Environmental Justice and Air Pollution

Nobody wants to live near an incinerator, an oil refinery, a port, a toxic waste dump, or any other polluting facility. Millions of people do, putting them at an increased risk of respiratory disease, cardiovascular disease, neurological damage, cancer, and death. According to the American Lung Association, people of colour are 1.5 times more likely than whites to live in locations with poor air quality in the United States.

Historically, racist zoning policies and discriminatory lending practises known as redlining have worked together to keep polluting industries and congested highways out of white neighbourhoods, turning communities of colour, particularly poor and working class communities of colour, into sacrifice zones where residents are forced to breathe dirty air and suffer from a variety of health problems. Members of these areas suffer economic hardship as a result of missed workdays, greater medical costs, and local un- derinvestment, in addition to the heightened health risks that come with living in such places.

Racism towards the environment isn’t restricted to cities and industrial areas. Outdoor workers, such as the estimated three million migrant and seasonal farmworkers in the United States, are among the most exposed to air pollution and also among the least politically equipped to force employers and legislators to recognise their right to breathe clean air.

Many environmental justice communities have been arguing for decades that land-use and public health reforms are needed to ensure that vulnerable areas are not overburdened and that the people who need resources the most are receiving them. Tools like the Environmental Justice Screening Method and the EPA’s EJSCREEN provide evidence of what many environmental justice communities have been arguing for decades: that we need land use and public health reforms to ensure that vulnerable areas are not overburdened and that the people who need resources the most are receiving them.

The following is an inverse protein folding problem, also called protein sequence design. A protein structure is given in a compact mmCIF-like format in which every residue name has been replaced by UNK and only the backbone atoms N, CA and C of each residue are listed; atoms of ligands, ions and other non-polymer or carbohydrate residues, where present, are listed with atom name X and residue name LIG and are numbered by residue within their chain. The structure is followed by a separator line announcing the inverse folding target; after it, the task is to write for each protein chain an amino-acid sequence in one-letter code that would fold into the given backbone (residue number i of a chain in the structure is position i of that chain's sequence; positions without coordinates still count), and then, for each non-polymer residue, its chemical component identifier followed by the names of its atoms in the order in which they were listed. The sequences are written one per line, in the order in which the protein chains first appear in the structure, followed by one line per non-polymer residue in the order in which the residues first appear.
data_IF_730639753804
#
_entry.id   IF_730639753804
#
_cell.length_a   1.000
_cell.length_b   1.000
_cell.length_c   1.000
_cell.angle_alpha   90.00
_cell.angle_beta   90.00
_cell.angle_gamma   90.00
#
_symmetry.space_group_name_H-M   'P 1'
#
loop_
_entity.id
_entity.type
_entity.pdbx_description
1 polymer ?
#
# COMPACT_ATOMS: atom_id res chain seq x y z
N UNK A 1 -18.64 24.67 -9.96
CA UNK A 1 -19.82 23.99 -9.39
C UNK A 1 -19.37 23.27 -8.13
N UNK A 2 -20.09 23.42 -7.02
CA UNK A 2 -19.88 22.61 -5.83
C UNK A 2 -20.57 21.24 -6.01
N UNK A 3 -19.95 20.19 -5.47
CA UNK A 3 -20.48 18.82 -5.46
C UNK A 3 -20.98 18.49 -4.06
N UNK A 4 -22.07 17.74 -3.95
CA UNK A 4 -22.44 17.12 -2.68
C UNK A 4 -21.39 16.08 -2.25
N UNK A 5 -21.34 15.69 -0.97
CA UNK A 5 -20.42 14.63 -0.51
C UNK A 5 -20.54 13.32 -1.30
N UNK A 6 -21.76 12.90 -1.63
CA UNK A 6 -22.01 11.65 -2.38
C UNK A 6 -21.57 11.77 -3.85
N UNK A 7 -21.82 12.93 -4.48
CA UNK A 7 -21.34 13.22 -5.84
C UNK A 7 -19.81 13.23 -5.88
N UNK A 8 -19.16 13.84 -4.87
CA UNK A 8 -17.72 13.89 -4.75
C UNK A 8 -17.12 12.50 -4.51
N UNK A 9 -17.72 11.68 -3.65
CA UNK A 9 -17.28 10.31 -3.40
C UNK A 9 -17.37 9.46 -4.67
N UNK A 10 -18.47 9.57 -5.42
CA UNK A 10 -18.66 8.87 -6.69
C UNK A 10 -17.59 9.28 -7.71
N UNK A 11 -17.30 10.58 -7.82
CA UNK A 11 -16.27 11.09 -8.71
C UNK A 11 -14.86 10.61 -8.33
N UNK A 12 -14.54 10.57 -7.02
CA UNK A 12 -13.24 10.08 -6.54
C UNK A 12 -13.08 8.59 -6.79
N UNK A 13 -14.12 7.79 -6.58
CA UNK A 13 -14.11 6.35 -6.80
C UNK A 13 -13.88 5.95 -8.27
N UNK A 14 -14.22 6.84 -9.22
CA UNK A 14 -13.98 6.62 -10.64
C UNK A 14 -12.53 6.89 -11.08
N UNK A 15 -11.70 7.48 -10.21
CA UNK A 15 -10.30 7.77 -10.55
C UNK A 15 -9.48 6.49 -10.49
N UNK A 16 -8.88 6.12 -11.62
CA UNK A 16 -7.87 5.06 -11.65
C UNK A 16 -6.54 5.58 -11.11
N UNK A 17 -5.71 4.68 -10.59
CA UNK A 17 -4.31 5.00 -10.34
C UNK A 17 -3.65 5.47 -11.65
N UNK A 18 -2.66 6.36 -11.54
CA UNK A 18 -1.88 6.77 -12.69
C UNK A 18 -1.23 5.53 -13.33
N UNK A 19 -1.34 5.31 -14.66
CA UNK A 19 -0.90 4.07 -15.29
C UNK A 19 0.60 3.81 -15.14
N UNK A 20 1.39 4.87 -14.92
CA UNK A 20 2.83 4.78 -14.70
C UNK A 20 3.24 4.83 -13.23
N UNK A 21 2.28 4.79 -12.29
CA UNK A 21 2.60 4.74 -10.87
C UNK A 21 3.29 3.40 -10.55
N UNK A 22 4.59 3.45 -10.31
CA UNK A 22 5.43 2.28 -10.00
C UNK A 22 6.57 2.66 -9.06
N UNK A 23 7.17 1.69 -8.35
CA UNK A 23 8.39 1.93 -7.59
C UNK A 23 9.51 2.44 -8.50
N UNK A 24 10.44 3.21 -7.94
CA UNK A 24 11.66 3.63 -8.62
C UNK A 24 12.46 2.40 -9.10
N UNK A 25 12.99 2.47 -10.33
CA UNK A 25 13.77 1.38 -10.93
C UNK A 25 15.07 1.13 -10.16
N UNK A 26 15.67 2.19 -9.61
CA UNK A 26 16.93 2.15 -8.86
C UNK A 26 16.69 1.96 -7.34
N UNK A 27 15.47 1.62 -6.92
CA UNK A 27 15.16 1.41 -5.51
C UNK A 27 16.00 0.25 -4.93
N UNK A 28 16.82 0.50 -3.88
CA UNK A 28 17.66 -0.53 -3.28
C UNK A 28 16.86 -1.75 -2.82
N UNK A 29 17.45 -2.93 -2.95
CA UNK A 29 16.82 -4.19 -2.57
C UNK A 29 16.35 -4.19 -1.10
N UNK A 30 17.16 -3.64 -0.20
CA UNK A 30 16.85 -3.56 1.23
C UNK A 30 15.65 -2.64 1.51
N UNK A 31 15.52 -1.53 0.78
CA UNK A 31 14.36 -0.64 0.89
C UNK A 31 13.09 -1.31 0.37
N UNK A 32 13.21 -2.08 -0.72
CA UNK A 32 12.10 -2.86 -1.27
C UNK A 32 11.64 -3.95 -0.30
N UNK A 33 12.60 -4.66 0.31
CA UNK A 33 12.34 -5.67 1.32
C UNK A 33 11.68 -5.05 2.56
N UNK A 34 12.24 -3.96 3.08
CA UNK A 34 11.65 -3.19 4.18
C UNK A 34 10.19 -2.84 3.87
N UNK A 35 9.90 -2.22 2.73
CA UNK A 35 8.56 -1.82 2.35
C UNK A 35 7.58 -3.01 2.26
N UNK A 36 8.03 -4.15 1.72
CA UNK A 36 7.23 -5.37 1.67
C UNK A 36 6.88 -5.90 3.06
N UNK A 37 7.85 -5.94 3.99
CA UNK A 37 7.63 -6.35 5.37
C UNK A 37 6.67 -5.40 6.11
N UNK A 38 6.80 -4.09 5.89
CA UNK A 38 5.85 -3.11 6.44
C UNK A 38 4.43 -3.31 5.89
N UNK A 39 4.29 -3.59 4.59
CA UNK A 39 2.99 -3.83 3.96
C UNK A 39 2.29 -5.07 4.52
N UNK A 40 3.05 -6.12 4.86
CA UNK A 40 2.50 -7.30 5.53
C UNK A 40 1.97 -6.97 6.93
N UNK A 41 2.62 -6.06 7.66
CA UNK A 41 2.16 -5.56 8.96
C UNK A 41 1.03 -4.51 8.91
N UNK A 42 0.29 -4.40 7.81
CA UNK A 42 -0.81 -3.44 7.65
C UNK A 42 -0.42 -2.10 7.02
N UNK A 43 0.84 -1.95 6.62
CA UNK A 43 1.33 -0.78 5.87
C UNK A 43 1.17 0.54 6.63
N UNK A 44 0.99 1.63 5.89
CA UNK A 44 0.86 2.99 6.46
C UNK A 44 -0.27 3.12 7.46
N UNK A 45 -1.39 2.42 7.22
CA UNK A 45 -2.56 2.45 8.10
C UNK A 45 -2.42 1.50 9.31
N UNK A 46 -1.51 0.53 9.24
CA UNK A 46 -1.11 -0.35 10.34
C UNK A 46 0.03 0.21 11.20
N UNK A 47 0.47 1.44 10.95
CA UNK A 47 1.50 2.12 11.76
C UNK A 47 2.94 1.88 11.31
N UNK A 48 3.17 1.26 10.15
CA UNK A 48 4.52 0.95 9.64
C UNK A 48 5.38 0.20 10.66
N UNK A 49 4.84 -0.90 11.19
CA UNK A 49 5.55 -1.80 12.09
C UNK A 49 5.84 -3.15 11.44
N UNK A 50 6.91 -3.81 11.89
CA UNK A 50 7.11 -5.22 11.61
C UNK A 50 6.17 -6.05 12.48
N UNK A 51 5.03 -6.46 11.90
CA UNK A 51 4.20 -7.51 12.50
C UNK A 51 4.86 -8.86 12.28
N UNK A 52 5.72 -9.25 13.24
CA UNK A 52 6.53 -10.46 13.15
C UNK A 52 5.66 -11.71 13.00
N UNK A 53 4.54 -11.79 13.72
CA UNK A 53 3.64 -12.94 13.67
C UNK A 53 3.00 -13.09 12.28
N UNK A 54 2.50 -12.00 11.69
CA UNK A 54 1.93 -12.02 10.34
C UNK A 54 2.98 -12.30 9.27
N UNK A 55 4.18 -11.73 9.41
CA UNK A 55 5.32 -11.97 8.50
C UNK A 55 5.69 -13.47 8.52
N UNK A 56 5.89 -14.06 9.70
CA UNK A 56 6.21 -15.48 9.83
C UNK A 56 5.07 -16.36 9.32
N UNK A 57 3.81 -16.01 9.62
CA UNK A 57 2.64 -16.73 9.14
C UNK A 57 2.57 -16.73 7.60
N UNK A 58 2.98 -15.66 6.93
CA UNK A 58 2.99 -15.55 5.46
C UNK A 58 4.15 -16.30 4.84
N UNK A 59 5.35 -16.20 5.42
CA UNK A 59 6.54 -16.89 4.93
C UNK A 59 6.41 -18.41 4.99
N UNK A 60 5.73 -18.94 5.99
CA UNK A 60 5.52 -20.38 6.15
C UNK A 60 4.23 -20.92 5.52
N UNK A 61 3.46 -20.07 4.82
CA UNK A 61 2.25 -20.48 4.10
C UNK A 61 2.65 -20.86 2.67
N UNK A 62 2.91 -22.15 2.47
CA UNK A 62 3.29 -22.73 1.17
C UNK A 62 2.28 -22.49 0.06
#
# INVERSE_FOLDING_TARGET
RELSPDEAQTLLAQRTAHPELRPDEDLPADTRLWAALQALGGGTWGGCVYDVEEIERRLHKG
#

Pollution Control in the Air

Since its passage in 1970, the Clean Air Act has been a critical tool for decreasing air pollution in the United States, despite attempts by fossil-fuel interests backed by industry-friendly lawmakers to reduce its many protections. It will always be critical to ensure that this foundational environmental law is preserved and adequately implemented in order to sustain and improve our air quality.

However, the most efficient and effective strategy to reduce air pollution is to hasten the transition to cleaner fuels and industrial processes. By shifting to renewable energy sources (such as wind and solar power), improving vehicle fuel efficiency, and replacing more and more gasoline-powered cars and trucks with electric versions, we’ll be limiting air pollution at its source while also reducing the global warming that exacerbates many of its worst health effects.

What are the financial expenses of air pollution control? The annual benefits of cleaner air are up to 32 times more than the cost of clean-air laws, according to an analysis commissioned by NRDC on the Clean Air Act. Those benefits include up to 370,000 avoid- ed premature deaths, 189,000 fewer hospital admissions for cardiac and respiratory illnesses, and net economic benefits of up to $3.8 trillion for the U.S. economy every year.

Citation: Sergei V. Jargin, Air Pollution and its Causes, J Environ Occup Health. 2021; 11(7): 81-82